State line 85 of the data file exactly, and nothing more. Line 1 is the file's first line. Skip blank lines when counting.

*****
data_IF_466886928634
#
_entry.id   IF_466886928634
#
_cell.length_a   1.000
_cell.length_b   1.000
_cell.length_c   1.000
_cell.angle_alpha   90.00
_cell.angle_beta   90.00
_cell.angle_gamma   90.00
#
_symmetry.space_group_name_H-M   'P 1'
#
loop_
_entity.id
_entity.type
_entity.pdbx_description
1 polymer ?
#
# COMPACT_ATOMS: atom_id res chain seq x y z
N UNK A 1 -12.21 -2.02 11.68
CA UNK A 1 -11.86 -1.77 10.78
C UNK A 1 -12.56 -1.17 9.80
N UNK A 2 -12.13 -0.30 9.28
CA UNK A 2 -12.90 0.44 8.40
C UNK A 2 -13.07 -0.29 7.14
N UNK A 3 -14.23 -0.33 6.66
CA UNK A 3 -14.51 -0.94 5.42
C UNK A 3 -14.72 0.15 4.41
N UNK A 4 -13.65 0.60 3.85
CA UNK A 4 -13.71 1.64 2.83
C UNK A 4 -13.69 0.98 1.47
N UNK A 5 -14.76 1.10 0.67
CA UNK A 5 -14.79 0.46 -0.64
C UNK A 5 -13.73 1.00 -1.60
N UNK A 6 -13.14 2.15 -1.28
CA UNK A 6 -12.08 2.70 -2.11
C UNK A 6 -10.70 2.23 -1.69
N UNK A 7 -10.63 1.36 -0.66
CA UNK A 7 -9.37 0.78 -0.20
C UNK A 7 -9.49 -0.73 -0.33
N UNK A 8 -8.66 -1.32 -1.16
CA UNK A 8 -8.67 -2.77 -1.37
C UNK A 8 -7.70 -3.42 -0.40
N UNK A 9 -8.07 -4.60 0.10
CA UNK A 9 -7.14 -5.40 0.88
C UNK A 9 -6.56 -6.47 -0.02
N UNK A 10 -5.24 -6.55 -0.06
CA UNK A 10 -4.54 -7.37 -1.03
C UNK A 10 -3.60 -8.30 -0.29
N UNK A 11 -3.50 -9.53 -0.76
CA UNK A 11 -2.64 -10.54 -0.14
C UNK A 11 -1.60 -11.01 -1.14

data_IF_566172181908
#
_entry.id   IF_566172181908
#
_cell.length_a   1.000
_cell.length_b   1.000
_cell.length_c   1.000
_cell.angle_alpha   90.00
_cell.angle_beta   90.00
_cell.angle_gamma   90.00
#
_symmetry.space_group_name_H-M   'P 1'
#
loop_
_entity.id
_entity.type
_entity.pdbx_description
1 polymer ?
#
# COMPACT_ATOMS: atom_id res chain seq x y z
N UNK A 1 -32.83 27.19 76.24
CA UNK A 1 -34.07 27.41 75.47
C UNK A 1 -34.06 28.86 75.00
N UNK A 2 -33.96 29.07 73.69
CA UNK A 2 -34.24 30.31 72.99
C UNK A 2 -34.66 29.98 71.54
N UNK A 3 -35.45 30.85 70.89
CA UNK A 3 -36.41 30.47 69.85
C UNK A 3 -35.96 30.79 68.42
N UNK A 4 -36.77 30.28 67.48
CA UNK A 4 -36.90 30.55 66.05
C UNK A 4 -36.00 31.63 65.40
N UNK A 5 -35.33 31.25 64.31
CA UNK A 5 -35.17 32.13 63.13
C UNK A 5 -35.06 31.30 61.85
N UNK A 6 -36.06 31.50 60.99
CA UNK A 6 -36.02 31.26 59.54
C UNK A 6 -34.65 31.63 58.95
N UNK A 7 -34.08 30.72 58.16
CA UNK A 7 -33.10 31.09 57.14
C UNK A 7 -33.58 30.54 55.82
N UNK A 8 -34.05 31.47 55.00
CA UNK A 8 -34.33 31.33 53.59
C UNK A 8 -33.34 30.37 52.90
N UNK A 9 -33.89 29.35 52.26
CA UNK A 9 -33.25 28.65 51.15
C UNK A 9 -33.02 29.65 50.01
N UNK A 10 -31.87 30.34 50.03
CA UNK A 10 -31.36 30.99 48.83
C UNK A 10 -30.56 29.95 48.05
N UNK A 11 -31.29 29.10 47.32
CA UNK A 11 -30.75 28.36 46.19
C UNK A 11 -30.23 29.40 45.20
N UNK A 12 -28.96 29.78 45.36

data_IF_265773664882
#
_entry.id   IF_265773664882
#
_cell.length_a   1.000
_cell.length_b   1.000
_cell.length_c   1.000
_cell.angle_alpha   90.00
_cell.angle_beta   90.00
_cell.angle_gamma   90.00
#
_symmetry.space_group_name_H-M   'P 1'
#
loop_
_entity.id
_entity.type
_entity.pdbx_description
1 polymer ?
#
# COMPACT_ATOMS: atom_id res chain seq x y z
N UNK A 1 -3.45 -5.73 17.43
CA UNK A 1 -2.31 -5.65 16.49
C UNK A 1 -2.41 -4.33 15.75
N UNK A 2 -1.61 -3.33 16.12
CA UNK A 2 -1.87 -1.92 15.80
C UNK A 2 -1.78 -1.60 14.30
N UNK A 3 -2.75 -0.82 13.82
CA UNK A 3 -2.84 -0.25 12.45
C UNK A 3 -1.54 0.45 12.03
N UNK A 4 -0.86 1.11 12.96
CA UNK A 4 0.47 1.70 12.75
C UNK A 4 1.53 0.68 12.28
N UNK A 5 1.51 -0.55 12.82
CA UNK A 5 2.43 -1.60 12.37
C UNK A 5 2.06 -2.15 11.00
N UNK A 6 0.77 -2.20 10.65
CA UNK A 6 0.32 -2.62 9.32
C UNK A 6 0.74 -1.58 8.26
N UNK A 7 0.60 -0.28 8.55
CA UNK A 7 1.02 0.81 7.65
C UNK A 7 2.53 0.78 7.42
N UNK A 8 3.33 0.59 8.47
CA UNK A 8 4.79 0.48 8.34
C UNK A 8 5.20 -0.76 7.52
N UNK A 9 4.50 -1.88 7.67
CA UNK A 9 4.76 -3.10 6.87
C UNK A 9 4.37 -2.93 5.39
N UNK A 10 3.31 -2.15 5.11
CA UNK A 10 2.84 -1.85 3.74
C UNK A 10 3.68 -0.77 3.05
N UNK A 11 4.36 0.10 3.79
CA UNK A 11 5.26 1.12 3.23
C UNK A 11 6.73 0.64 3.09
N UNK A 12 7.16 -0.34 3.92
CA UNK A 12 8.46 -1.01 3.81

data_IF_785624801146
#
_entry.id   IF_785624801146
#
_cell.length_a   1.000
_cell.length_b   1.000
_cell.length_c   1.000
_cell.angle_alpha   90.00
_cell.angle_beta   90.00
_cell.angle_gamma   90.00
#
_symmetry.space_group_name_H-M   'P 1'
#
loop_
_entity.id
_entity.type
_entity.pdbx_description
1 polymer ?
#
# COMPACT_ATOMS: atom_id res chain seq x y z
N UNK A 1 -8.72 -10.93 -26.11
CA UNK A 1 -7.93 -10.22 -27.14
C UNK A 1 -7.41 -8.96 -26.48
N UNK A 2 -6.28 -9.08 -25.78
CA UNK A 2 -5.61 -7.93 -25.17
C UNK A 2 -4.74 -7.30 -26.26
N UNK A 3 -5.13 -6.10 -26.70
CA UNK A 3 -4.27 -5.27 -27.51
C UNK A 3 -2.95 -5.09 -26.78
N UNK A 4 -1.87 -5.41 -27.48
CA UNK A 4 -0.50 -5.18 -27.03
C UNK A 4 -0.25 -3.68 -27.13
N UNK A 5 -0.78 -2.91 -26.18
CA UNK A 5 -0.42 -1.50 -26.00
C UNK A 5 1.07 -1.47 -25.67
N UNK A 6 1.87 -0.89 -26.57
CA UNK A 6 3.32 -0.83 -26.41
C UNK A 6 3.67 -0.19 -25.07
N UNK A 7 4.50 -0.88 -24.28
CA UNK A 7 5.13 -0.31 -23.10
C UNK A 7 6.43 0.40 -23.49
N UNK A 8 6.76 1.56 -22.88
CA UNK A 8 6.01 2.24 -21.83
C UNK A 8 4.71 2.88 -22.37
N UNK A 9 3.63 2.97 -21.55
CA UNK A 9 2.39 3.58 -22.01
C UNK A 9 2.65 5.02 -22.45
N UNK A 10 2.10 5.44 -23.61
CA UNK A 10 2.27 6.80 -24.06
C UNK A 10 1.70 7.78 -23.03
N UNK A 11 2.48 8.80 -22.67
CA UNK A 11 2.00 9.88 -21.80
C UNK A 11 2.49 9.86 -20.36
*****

C UNK A 4 -36.00 31.63 65.40